Pakistan PM Imran flies to Moscow to advance pipeline project - GulfToday

Pakistan PM Imran flies to Moscow to advance pipeline project


PM Office shows Imran Khan boards into a special plane prior to his departure to Moscow at the military airbase Islamabad on Wednesday. AFP

Tariq Butt, Correspondent / Reuters

Pakistani Prime Minister Imran Khan left for Moscow on Wednesday to push for the construction of a long-delayed, multi-billion-dollar gas pipeline to be built in collaboration with Russian companies, an official said.

Imran's trip to meet President Vladimir Putin and discuss issues including economic cooperation comes hours after a number of Western nations hit Russia with new sanctions for its military deployment into parts of eastern Ukraine.

Imran is the first Pakistani prime minister to undertake a bilateral visit to Moscow in 23 years. The visit is part of efforts by the two sides spanning over a decade to bury their cold-war rivalry and enter into a new era of cooperation.

"Both countries are eager to launch the project at the earliest," Pakistan's energy ministry spokesman told Reuters about the Pakistan Stream gas pipeline. He confirmed that Energy Minister Hammad Azhar is accompanying Imran on the visit.

The 1,100km-long pipeline, also known as the North-South gas pipeline, was initially agreed to in 2015 and was to be financed by both Moscow and Islamabad, using a Russian company to construct it.

It is unclear how the latest sanctions will affect the project, which would deliver imported Liquified Natural Gas (LNG) from Karachi on the Arabian Sea coast to power plants in the northeastern province of Punjab.

The project is important for Pakistan — particularly the power sector — as the country's dependence on imported LNG grows in the face of dwindling indigenous gas supplies.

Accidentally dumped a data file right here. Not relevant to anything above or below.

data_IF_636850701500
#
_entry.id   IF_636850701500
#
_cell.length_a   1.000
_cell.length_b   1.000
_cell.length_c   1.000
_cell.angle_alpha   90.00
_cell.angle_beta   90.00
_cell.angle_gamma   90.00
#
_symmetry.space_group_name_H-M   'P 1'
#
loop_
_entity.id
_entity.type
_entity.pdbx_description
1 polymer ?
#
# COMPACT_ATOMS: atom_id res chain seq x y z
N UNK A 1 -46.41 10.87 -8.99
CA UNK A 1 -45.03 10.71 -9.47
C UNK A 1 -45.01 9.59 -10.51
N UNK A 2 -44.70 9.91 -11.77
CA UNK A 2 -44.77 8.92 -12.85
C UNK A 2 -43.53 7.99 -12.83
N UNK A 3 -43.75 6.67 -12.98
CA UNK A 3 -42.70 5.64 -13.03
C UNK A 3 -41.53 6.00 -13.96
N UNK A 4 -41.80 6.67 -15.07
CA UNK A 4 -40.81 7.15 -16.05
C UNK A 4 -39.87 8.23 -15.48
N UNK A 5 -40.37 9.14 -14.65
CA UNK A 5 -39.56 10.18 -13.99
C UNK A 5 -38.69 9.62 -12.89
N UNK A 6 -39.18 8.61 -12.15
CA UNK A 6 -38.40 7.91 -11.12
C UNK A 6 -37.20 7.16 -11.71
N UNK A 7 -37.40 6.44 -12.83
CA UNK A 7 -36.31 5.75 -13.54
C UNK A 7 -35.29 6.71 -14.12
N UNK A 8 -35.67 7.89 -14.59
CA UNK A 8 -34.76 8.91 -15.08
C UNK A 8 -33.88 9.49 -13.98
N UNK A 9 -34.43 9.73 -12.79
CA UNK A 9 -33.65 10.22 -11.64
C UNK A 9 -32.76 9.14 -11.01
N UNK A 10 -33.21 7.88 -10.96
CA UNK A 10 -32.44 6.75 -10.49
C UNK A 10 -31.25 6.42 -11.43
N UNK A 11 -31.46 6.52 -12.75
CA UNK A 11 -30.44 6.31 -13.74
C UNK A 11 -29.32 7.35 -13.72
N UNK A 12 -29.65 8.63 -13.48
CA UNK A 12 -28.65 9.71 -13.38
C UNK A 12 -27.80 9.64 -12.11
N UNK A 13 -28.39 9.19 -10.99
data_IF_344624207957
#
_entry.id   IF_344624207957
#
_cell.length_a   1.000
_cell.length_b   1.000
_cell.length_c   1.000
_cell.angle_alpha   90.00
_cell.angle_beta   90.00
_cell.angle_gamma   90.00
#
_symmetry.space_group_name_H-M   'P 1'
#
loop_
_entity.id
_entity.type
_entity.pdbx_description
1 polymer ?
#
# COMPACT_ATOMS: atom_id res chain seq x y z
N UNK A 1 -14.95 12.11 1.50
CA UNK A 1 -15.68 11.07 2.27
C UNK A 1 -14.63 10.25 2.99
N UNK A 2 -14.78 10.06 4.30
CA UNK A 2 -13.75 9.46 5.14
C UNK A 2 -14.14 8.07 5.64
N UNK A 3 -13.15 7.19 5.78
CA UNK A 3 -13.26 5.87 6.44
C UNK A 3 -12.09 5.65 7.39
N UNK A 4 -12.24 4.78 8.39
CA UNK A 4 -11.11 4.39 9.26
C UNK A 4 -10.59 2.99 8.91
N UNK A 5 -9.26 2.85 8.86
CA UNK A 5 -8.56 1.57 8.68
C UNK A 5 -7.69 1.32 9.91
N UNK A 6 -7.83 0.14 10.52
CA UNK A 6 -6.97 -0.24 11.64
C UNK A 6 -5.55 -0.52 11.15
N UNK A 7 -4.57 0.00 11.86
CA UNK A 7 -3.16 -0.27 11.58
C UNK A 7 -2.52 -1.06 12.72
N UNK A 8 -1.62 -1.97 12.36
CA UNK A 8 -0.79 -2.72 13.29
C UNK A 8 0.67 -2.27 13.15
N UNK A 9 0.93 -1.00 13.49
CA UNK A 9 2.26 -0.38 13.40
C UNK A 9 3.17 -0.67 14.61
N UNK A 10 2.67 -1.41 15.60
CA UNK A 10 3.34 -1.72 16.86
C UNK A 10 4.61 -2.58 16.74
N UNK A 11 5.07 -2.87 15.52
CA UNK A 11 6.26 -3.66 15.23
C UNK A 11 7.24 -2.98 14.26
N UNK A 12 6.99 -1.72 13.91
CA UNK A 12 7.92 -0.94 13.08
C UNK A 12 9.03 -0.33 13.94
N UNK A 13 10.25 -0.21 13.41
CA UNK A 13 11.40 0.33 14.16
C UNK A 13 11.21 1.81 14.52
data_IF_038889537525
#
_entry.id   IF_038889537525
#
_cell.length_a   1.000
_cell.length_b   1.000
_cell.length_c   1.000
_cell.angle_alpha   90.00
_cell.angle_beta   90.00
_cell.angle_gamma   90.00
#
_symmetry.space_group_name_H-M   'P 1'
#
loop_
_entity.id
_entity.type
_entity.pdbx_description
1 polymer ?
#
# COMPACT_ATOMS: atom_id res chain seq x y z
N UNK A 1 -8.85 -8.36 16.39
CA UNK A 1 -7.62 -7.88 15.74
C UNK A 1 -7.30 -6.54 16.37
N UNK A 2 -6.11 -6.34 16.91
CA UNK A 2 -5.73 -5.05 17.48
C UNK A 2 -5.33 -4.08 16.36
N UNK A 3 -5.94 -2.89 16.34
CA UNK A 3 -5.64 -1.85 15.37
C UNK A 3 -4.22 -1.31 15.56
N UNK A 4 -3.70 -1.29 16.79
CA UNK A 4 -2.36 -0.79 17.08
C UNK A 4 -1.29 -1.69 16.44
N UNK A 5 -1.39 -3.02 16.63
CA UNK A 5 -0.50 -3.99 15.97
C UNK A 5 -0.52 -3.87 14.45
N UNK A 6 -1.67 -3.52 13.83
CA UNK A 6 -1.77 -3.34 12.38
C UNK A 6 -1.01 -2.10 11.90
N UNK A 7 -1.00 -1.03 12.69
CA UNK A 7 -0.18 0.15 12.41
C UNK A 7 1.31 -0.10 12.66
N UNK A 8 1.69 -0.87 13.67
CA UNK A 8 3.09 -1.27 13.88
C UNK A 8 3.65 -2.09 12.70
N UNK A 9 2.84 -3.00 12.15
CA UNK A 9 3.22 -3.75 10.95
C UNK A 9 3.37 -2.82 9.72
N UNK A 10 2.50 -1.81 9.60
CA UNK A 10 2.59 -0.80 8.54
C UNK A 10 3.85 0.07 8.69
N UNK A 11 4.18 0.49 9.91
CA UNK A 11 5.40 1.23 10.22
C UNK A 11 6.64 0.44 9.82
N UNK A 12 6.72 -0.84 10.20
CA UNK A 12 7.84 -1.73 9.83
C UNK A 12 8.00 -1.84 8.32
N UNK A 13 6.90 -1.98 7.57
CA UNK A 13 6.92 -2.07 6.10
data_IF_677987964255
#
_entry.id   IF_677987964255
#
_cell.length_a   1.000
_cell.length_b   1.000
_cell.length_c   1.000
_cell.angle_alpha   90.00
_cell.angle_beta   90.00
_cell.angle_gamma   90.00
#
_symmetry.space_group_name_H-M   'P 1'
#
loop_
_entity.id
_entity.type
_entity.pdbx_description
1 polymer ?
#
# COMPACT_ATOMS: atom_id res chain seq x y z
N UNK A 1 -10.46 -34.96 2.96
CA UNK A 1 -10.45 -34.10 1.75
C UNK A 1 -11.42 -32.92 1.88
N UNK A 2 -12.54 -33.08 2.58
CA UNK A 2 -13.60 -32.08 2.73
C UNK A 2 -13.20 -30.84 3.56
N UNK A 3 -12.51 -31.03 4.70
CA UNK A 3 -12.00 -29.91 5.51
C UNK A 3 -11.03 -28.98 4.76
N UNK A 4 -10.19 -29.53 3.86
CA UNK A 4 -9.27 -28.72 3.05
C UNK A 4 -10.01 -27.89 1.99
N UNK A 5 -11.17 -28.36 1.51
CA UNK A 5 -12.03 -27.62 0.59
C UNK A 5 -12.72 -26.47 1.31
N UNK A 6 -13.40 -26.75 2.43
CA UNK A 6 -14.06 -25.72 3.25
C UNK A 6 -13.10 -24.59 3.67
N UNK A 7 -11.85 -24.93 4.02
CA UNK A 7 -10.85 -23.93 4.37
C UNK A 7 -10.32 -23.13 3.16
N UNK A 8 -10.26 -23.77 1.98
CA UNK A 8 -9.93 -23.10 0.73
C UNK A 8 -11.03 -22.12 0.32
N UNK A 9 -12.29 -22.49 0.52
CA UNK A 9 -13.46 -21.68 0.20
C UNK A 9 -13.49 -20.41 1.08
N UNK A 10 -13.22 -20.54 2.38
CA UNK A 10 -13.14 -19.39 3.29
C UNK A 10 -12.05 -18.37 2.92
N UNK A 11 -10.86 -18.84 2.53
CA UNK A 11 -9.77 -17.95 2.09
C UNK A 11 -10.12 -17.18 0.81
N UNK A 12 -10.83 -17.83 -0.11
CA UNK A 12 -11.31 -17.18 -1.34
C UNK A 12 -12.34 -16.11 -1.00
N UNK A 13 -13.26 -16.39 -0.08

The pipeline project has already suffered delays because of earlier sanctions.

"This North-South pipeline suffered, one of the reasons...was the companies we were negotiating with, turned out that US had applied sanctions on them," Imran told Russia Today on Tuesday.

"So, the problem was to get a company that wasn’t sanctioned," he said of the project.

Russia and Pakistan were in opposite camps during the "Afghan Jihad" though now both have convergence on the way forward for Afghanistan.

The visit, however, is likely to be overshadowed by the brewing conflict between Russia and Ukraine that pitted Moscow against the West.

"There is no doubt that the West will closely follow our prime minister’s visit. Every word and statement he makes in Moscow will be scrutinised. That’s where we need deft diplomacy,” commented a senior diplomat and cautioned that any misstep could have serious backlash for the country.

The debate raged in Pakistan with some questioning the timing of the visit. But the officials said the visit was planned well in advance before the current crisis. Therefore, it was not wise to postpone or cancel the trip at the last minute.

Nevertheless, the government was advised to tread carefully and was told not to take any steps that may give the impression that Pakistan is taking sides in the highly fluid situation.

Ahead of the prime minister’s visit, the Ukrainian ambassador to Islamabad sought Pakistan’s help to defuse the tension between Moscow and Kyiv. The Ukrainian envoy requested Pakistan’s assistance in case Russia invades Ukraine.

While the relationship between Pakistan and Russia has seen improvement in recent years, Islamabad also has longstanding ties particularly in the defence field with Kyiv.

In what appears to be a balancing act, Pakistan’s ambassador to Kyiv Major General Noel Israel Khokar met Ukrainian first deputy Minister of Foreign Affairs Emine Dzheppar on Monday. The Ukrainian deputy foreign minister in a tweet said Pakistani envoy expressed support for the "sovergnity and territorial integrity” of Ukraine.

Mindful of the sensitivities involved, Imran told Russian-state owned television network RT on Tuesday that Pakistan hoped for a "peaceful solution” to the ongoing conflict between Russia and Ukraine.

"I am not a believer in military conflicts. I believe the civilised societies resolve the difference through dialogues and countries that rely on military conflicts have not studied history properly," Khan told Russian TV ahead of his departure to Moscow.

He said he was sure that people in Ukraine and Russia were aware of the consequences of an impending conflict. Outlining Pakistan’s policy, the prime minister made it clear that Islamabad was opposed to "bloc politics” as it suffered in the past because of this approach.

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